Stand in the Path of Demand – Collide with Cash

by Tim Francis on December 21, 2012


Don’t Invent Demand, Step in Front of It.


There’s three main reasons for this:

  1. Pioneers get killed – I already explained this in this article
  2. You don’t matter – only customers do, their money, and how they decide to spend it
  3. It’s faster and more profitable to step in front of pre-existing demand

The latter two we’ll discuss here in this article.

Sorry Sweet-Cheeks, YOU DON’T MATTER!

Businesses that ask for my help… one of the very first things I’m evaluating is: where does demand already exist for what they do?  or are they trying to “invent demand”?

More than once I’ve had a stern conversation with a business owner, it usually goes like this:

“I know this is what YOU want to do.  But that doesn’t matter.  This will never fly until we repackage it into what the market wants… in their language, addressing their needs, in a way they want to consume it.”

Humans just won’t buy unless there is relevant value, i.e. something “in it” for them.

And the most frustrating thing of all: sometimes what customers think they need, and what they really need is two different things!  We could have the fountain of youth for sale for 3 easy payments of $19.99, but if all they want is a beer, we’ll go bankrupt.


Hard-core Creatives are Doomed to Fail in Business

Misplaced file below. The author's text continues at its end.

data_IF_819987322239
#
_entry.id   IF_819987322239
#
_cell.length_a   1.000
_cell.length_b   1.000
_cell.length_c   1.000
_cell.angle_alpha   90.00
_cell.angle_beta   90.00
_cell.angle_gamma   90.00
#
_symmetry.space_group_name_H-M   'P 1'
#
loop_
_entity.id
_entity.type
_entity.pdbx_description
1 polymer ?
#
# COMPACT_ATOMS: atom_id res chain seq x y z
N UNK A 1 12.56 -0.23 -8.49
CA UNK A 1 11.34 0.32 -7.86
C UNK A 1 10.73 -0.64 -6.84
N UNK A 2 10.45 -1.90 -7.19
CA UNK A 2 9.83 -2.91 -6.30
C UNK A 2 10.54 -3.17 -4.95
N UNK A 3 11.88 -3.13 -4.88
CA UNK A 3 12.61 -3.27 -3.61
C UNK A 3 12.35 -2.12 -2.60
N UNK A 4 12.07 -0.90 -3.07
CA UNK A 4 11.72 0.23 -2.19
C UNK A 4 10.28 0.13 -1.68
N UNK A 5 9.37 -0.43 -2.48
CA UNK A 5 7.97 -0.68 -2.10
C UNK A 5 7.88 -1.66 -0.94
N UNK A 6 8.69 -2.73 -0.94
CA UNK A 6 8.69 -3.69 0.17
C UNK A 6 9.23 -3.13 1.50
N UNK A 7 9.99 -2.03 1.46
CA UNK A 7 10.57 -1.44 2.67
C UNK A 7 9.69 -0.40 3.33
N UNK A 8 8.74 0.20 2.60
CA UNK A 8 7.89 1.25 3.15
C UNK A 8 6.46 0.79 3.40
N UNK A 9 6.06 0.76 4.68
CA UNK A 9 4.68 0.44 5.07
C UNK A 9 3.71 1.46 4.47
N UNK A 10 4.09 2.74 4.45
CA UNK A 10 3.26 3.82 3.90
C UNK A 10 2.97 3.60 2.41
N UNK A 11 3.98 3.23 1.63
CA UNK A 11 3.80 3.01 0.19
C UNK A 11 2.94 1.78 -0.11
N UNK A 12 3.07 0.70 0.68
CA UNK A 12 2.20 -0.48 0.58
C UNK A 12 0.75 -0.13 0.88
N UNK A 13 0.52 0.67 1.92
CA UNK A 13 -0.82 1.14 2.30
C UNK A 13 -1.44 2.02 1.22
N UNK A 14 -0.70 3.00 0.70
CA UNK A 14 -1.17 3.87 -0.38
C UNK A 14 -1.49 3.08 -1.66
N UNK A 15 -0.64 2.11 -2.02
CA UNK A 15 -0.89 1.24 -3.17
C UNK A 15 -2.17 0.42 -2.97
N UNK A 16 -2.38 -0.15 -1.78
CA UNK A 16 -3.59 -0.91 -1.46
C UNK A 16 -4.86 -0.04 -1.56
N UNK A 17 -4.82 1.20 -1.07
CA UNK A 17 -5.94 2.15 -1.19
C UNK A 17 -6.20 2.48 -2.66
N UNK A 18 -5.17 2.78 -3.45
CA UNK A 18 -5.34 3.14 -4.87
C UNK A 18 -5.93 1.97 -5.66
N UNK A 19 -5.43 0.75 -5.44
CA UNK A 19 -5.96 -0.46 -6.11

I call these people the “Egotistical Innovators”.  More on them in this article.

You know the type – excited about being a “disruptive force” in a market “space”… instead of actually building a business.  It’s mostly childish ego, trying to feel important.  Being a poser.

Or how about another character – stubborn people that insist on doing things their way, completely ignoring the glaring feedback the marketplace around them is giving them.

Or here’s another winner… the creative-type that is so wrapped up in “just doing what I love”.  Naive.  Doomed to fail.

…in any case, these self-centered creative-types completely ignore who actually buys their stuff.

Drum roll, please…


I am a drummer myself.  Played around 200 shows in my day.  Spent some years touring and even played a showcase at the Western Canadian Music Awards.

I once heard a fellow drummer say, quite passionately: “All this music business shit, all I want to do is just do what I love, get paid for it, and all that other crap can just stay out of my way!!!”

…it’s all I could do to bite my tongue.  Aside from his completely erroneous view of money, and utterly distorted view of the business fundamentals, he’s a world-class drummer whom I respect very much.  I said nothing – it wouldn’t have been productive.

The bottom line: other people buy your stuff.  Stay focused on them and what they want, irrespective of what you want.

And – face the music – 99.99% of all products and services brought to market are just improvements on other stuff.  Nearly nothing is new.  The iPhone is a better cell phone.  An iPod is a better mp3 player.  Facebook is a better MySpace.  Google is a better Yahoo.  We could go on and on and on….

Creating something completely new is rarely a good idea.

So now that our focus is placed properly on Pre-Existing Demand (instead of ourselves), let’s go another step further and talk about…

Standing in the Path (of pre-existing demand)

I’m going to assume you’re got a relevant, valuable product that the market wants.

And I’m going to assume you’re good at delivering it.